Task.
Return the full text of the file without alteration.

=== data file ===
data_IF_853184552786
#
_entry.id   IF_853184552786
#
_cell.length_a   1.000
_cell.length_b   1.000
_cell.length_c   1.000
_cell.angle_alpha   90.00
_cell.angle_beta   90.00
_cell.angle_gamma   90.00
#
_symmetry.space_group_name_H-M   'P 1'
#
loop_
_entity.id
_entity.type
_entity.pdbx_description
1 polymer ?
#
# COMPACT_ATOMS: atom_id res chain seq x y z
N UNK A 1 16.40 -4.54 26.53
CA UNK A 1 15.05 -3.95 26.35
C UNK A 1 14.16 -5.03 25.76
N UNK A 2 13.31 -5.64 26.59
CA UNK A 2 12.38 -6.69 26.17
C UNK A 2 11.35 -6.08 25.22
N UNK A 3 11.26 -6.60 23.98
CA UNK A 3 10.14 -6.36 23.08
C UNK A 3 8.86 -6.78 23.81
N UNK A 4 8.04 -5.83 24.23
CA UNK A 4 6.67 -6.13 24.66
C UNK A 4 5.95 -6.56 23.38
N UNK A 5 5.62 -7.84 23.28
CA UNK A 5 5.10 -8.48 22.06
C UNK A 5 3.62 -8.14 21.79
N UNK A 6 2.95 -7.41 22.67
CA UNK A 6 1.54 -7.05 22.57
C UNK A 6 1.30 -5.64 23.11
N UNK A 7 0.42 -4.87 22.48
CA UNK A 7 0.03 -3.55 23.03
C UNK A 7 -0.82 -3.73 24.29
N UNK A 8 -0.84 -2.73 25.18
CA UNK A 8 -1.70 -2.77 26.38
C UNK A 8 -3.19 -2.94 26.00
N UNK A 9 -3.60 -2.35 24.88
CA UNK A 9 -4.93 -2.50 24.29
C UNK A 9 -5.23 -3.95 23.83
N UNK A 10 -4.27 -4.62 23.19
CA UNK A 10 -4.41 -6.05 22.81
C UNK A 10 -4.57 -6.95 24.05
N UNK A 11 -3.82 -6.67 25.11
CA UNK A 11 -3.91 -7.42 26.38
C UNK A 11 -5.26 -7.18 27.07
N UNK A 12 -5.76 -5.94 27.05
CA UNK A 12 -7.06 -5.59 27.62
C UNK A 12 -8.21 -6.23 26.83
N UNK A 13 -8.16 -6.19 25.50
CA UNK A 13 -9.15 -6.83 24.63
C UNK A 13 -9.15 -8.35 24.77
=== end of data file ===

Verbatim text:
data_IF_853184552786
#
_entry.id   IF_853184552786
#
_cell.length_a   1.000
_cell.length_b   1.000
_cell.length_c   1.000
_cell.angle_alpha   90.00
_cell.angle_beta   90.00
_cell.angle_gamma   90.00
#
_symmetry.space_group_name_H-M   'P 1'
#
loop_
_entity.id
_entity.type
_entity.pdbx_description
1 polymer ?
#
# COMPACT_ATOMS: atom_id res chain seq x y z
N UNK A 1 16.40 -4.54 26.53
CA UNK A 1 15.05 -3.95 26.35
C UNK A 1 14.16 -5.03 25.76
N UNK A 2 13.31 -5.64 26.59
CA UNK A 2 12.38 -6.69 26.17
C UNK A 2 11.35 -6.08 25.22
N UNK A 3 11.26 -6.60 23.98
CA UNK A 3 10.14 -6.36 23.08
C UNK A 3 8.86 -6.78 23.81
N UNK A 4 8.04 -5.83 24.23
CA UNK A 4 6.67 -6.13 24.66
C UNK A 4 5.95 -6.56 23.38
N UNK A 5 5.62 -7.84 23.28
CA UNK A 5 5.10 -8.48 22.06
C UNK A 5 3.62 -8.14 21.79
N UNK A 6 2.95 -7.41 22.67
CA UNK A 6 1.54 -7.05 22.57
C UNK A 6 1.30 -5.64 23.11
N UNK A 7 0.42 -4.87 22.48
CA UNK A 7 0.03 -3.55 23.03
C UNK A 7 -0.82 -3.73 24.29
N UNK A 8 -0.84 -2.73 25.18
CA UNK A 8 -1.70 -2.77 26.38
C UNK A 8 -3.19 -2.94 26.00
N UNK A 9 -3.60 -2.35 24.88
CA UNK A 9 -4.93 -2.50 24.29
C UNK A 9 -5.23 -3.95 23.83
N UNK A 10 -4.27 -4.62 23.19
CA UNK A 10 -4.41 -6.05 22.81
C UNK A 10 -4.57 -6.95 24.05
N UNK A 11 -3.82 -6.67 25.11
CA UNK A 11 -3.91 -7.42 26.38
C UNK A 11 -5.26 -7.18 27.07
N UNK A 12 -5.76 -5.94 27.05
CA UNK A 12 -7.06 -5.59 27.62
C UNK A 12 -8.21 -6.23 26.83
N UNK A 13 -8.16 -6.19 25.50
CA UNK A 13 -9.15 -6.83 24.63
C UNK A 13 -9.15 -8.35 24.77